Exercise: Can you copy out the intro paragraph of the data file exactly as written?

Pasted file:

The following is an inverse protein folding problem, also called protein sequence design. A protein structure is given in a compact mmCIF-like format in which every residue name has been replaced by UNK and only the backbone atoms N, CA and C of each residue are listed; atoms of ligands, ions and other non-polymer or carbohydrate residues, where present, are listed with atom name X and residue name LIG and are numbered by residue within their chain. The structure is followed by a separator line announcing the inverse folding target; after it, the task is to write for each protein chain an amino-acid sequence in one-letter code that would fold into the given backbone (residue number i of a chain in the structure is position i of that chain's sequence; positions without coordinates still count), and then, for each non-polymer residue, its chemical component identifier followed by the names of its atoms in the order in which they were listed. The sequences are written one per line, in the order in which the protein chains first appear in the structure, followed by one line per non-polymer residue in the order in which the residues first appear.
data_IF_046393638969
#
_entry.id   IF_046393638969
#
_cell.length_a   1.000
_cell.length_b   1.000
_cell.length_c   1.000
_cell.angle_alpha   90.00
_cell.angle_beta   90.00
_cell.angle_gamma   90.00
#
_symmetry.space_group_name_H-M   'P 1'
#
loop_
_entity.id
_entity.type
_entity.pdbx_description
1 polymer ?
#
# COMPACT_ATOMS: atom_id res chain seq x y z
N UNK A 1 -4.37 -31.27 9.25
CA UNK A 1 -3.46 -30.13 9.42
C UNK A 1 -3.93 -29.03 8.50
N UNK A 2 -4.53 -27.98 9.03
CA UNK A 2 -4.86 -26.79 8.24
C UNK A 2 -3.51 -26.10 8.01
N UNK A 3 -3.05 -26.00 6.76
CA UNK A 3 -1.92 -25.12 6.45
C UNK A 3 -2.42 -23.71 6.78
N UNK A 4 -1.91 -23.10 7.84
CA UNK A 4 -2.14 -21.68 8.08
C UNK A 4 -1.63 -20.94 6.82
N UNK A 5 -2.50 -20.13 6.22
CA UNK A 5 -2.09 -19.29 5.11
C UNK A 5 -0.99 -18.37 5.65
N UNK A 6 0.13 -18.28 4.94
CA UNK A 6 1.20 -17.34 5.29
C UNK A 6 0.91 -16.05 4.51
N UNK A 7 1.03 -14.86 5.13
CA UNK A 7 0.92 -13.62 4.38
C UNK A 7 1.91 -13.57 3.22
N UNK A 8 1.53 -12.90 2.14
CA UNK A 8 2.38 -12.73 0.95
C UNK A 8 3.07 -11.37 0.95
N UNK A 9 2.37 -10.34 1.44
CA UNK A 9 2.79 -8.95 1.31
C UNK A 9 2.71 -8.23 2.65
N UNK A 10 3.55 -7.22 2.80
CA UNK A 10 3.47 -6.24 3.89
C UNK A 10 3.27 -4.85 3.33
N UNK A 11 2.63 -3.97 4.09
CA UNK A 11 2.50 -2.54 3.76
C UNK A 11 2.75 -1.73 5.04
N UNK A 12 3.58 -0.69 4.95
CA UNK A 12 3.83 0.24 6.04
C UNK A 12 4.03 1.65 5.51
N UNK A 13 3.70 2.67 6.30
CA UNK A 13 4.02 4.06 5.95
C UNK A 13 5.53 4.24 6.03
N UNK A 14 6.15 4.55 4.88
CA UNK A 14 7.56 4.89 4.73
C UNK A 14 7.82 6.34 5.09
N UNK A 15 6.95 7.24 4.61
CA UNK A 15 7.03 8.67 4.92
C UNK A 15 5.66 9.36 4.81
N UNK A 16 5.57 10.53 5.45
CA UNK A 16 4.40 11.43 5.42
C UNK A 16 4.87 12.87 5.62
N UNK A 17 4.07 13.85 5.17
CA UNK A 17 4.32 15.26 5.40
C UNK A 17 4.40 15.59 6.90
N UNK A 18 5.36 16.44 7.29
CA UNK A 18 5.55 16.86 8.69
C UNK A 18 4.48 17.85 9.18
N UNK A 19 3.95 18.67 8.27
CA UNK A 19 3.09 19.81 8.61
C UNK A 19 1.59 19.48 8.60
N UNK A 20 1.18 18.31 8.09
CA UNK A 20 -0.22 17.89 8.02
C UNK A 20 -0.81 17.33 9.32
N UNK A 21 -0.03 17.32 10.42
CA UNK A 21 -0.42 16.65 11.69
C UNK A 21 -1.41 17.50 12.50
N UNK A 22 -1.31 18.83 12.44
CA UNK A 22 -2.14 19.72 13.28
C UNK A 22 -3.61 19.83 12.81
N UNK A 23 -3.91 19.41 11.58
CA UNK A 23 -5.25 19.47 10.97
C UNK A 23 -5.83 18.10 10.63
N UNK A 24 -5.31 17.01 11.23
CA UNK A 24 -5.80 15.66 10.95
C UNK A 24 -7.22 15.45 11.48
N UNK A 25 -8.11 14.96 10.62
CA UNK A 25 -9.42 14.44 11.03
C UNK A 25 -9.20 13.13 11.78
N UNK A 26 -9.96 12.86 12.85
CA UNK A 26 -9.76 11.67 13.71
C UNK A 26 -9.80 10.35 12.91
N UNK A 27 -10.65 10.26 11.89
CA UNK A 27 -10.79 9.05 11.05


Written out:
The following is an inverse protein folding problem, also called protein sequence design. A protein structure is given in a compact mmCIF-like format in which every residue name has been replaced by UNK and only the backbone atoms N, CA and C of each residue are listed; atoms of ligands, ions and other non-polymer or carbohydrate residues, where present, are listed with atom name X and residue name LIG and are numbered by residue within their chain. The structure is followed by a separator line announcing the inverse folding target; after it, the task is to write for each protein chain an amino-acid sequence in one-letter code that would fold into the given backbone (residue number i of a chain in the structure is position i of that chain's sequence; positions without coordinates still count), and then, for each non-polymer residue, its chemical component identifier followed by the names of its atoms in the order in which they were listed. The sequences are written one per line, in the order in which the protein chains first appear in the structure, followed by one line per non-polymer residue in the order in which the residues first appear.